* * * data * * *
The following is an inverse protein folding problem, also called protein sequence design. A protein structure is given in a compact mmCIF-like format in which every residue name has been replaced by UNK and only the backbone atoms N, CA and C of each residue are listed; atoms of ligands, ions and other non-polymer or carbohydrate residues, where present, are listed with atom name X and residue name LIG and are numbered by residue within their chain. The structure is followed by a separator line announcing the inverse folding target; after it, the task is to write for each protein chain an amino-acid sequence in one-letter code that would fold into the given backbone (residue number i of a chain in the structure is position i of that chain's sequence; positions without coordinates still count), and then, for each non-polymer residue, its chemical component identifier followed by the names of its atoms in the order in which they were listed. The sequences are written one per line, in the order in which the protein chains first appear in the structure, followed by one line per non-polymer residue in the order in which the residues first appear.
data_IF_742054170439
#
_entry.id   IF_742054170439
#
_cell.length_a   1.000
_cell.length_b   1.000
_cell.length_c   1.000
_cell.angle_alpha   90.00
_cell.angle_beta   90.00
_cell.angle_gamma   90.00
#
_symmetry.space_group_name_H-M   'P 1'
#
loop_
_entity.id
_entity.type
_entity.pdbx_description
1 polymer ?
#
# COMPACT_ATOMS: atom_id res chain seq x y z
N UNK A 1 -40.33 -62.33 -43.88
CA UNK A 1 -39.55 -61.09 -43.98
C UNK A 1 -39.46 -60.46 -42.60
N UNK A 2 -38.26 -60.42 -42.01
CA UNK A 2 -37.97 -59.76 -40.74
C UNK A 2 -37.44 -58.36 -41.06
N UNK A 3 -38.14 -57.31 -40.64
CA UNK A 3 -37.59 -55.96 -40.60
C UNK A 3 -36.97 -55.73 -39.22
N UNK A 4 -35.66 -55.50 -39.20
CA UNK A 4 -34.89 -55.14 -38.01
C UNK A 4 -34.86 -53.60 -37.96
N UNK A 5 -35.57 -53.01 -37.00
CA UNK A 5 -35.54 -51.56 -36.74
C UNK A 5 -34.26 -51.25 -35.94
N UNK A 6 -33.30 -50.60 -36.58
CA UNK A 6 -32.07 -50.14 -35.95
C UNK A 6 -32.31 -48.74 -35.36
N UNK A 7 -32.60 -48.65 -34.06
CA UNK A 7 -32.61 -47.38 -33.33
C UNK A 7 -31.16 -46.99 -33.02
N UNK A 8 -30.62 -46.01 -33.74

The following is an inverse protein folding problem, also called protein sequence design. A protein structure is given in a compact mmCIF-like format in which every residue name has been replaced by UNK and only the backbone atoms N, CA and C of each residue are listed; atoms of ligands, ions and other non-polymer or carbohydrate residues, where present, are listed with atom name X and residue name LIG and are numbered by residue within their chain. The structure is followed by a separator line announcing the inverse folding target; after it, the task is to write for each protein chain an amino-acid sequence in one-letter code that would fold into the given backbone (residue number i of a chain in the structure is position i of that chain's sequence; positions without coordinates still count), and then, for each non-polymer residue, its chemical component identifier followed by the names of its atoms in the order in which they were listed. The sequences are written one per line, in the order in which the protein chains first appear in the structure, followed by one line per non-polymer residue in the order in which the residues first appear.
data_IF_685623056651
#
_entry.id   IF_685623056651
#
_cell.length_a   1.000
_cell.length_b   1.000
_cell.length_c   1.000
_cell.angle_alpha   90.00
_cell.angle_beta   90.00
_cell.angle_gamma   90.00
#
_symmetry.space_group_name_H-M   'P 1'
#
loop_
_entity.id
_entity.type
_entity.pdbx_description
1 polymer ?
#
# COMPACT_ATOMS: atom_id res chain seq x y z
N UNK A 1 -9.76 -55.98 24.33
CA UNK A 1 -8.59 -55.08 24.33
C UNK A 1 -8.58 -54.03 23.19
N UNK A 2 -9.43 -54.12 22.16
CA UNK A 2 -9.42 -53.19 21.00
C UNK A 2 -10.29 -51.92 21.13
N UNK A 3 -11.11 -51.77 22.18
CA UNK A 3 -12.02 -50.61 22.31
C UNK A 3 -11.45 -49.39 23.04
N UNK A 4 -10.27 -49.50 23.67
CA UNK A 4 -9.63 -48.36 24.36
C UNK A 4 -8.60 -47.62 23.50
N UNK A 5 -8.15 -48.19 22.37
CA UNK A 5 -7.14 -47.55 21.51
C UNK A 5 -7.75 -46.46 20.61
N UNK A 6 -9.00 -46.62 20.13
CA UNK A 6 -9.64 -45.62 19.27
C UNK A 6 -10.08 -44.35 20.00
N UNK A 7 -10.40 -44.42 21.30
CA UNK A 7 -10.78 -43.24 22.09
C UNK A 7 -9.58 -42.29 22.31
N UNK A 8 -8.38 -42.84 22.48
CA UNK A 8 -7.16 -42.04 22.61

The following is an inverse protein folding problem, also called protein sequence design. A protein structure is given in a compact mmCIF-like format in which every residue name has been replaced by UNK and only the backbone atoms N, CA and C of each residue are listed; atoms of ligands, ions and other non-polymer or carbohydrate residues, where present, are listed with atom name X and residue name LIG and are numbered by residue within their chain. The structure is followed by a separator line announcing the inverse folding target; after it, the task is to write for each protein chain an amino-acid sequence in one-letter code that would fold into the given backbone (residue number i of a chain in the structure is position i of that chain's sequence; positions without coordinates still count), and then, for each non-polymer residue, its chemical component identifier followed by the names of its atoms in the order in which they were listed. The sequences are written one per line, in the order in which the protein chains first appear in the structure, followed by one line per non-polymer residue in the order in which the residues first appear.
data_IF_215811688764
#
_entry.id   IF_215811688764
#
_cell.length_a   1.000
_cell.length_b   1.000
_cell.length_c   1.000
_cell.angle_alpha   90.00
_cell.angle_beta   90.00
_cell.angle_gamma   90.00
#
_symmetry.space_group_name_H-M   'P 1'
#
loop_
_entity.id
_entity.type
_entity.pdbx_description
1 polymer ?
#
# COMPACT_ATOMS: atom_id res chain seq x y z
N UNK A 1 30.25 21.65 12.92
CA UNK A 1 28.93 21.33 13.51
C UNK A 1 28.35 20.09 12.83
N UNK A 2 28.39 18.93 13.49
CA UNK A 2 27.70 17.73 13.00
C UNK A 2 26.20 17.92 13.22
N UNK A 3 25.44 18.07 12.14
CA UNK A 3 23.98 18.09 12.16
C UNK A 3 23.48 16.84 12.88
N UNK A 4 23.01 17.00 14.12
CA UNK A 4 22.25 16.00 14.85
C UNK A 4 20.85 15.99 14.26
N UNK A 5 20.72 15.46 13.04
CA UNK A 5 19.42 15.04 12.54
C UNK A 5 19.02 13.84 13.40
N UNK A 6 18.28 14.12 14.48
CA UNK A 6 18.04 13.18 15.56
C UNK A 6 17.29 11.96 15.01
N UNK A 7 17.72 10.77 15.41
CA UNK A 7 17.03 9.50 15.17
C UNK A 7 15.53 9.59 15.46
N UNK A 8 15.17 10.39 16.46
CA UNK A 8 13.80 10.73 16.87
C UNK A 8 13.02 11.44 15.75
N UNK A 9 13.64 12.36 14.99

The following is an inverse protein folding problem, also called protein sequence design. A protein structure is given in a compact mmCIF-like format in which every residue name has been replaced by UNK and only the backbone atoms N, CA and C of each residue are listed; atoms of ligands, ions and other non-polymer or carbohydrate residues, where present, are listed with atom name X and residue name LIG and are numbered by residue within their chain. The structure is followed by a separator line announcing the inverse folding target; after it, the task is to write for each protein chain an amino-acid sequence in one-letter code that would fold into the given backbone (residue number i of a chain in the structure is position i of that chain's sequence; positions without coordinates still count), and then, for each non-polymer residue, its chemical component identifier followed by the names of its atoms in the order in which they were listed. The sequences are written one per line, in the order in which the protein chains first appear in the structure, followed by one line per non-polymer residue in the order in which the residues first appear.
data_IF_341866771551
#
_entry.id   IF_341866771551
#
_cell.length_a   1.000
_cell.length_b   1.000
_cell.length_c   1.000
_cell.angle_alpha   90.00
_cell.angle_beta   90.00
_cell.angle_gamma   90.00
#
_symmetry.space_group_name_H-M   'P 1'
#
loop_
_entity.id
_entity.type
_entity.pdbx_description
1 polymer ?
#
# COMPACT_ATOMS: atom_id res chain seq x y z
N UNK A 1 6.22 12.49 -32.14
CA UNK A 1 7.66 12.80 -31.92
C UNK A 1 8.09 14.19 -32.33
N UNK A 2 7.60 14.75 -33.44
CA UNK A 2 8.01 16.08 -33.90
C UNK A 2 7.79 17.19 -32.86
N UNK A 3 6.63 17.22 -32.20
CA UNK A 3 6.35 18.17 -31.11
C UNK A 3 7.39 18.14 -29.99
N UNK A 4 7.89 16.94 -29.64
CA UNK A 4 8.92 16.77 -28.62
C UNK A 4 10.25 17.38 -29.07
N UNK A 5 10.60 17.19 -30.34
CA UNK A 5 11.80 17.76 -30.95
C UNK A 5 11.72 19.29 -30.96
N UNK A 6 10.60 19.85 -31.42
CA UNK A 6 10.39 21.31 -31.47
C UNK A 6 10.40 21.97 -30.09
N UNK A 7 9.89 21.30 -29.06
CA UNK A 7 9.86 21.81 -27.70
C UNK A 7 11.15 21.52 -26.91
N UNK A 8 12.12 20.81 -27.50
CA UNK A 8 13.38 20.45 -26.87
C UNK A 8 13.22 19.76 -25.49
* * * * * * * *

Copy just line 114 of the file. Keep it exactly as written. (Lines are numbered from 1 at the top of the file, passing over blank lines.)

C UNK A 2 26.20 17.92 13.22